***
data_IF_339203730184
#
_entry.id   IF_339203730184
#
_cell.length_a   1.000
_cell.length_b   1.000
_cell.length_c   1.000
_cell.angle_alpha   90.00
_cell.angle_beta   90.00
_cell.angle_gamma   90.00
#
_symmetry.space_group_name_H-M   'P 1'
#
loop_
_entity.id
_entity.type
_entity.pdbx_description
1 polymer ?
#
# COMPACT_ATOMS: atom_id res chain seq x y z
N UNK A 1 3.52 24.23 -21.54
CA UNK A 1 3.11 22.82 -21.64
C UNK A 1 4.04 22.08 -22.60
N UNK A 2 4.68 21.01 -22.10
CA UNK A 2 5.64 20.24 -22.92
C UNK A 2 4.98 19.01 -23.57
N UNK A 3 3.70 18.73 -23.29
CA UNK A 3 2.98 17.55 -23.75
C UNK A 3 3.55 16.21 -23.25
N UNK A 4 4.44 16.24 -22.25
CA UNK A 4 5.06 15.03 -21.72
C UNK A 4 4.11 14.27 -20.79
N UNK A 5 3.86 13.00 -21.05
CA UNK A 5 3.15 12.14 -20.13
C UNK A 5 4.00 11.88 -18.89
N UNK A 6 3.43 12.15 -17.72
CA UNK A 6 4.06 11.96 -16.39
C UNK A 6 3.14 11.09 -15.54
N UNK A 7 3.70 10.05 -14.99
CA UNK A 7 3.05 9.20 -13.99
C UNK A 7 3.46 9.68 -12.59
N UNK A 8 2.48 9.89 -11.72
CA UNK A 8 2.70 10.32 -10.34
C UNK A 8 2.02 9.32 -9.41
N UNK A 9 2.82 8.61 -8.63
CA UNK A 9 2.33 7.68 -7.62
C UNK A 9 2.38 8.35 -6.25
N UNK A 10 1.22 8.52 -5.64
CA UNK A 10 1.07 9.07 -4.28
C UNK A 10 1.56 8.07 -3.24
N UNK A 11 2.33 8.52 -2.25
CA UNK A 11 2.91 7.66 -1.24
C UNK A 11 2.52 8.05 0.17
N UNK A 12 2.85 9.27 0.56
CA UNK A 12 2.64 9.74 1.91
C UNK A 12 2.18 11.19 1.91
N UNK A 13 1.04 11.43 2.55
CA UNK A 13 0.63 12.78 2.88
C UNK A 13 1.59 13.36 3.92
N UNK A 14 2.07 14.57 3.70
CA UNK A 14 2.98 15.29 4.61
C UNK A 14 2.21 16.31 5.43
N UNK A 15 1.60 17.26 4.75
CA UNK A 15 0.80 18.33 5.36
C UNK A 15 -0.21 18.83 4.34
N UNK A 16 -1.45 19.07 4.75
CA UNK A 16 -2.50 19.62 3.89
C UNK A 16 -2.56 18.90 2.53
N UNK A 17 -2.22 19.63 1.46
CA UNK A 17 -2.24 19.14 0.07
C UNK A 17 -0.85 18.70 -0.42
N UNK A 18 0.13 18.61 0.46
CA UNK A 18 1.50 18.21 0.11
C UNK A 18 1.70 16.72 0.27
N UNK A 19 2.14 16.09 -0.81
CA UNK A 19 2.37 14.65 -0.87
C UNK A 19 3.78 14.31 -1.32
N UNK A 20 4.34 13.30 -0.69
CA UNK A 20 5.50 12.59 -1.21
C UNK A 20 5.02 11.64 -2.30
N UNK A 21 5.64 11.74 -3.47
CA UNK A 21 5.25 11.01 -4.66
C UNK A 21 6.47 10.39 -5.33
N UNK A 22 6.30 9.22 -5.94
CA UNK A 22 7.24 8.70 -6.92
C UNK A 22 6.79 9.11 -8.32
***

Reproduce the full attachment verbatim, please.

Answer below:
data_IF_339203730184
#
_entry.id   IF_339203730184
#
_cell.length_a   1.000
_cell.length_b   1.000
_cell.length_c   1.000
_cell.angle_alpha   90.00
_cell.angle_beta   90.00
_cell.angle_gamma   90.00
#
_symmetry.space_group_name_H-M   'P 1'
#
loop_
_entity.id
_entity.type
_entity.pdbx_description
1 polymer ?
#
# COMPACT_ATOMS: atom_id res chain seq x y z
N UNK A 1 3.52 24.23 -21.54
CA UNK A 1 3.11 22.82 -21.64
C UNK A 1 4.04 22.08 -22.60
N UNK A 2 4.68 21.01 -22.10
CA UNK A 2 5.64 20.24 -22.92
C UNK A 2 4.98 19.01 -23.57
N UNK A 3 3.70 18.73 -23.29
CA UNK A 3 2.98 17.55 -23.75
C UNK A 3 3.55 16.21 -23.25
N UNK A 4 4.44 16.24 -22.25
CA UNK A 4 5.06 15.03 -21.72
C UNK A 4 4.11 14.27 -20.79
N UNK A 5 3.86 13.00 -21.05
CA UNK A 5 3.15 12.14 -20.13
C UNK A 5 4.00 11.88 -18.89
N UNK A 6 3.43 12.15 -17.72
CA UNK A 6 4.06 11.96 -16.39
C UNK A 6 3.14 11.09 -15.54
N UNK A 7 3.70 10.05 -14.99
CA UNK A 7 3.05 9.20 -13.99
C UNK A 7 3.46 9.68 -12.59
N UNK A 8 2.48 9.89 -11.72
CA UNK A 8 2.70 10.32 -10.34
C UNK A 8 2.02 9.32 -9.41
N UNK A 9 2.82 8.61 -8.63
CA UNK A 9 2.33 7.68 -7.62
C UNK A 9 2.38 8.35 -6.25
N UNK A 10 1.22 8.52 -5.64
CA UNK A 10 1.07 9.07 -4.28
C UNK A 10 1.56 8.07 -3.24
N UNK A 11 2.33 8.52 -2.25
CA UNK A 11 2.91 7.66 -1.24
C UNK A 11 2.52 8.05 0.17
N UNK A 12 2.85 9.27 0.56
CA UNK A 12 2.64 9.74 1.91
C UNK A 12 2.18 11.19 1.91
N UNK A 13 1.04 11.43 2.55
CA UNK A 13 0.63 12.78 2.88
C UNK A 13 1.59 13.36 3.92
N UNK A 14 2.07 14.57 3.70
CA UNK A 14 2.98 15.29 4.61
C UNK A 14 2.21 16.31 5.43
N UNK A 15 1.60 17.26 4.75
CA UNK A 15 0.80 18.33 5.36
C UNK A 15 -0.21 18.83 4.34
N UNK A 16 -1.45 19.07 4.75
CA UNK A 16 -2.50 19.62 3.89
C UNK A 16 -2.56 18.90 2.53
N UNK A 17 -2.22 19.63 1.46
CA UNK A 17 -2.24 19.14 0.07
C UNK A 17 -0.85 18.70 -0.42
N UNK A 18 0.13 18.61 0.46
CA UNK A 18 1.50 18.21 0.11
C UNK A 18 1.70 16.72 0.27
N UNK A 19 2.14 16.09 -0.81
CA UNK A 19 2.37 14.65 -0.87
C UNK A 19 3.78 14.31 -1.32
N UNK A 20 4.34 13.30 -0.69
CA UNK A 20 5.50 12.59 -1.21
C UNK A 20 5.02 11.64 -2.30
N UNK A 21 5.64 11.74 -3.47
CA UNK A 21 5.25 11.01 -4.66
C UNK A 21 6.47 10.39 -5.33
N UNK A 22 6.30 9.22 -5.94
CA UNK A 22 7.24 8.70 -6.92
C UNK A 22 6.79 9.11 -8.32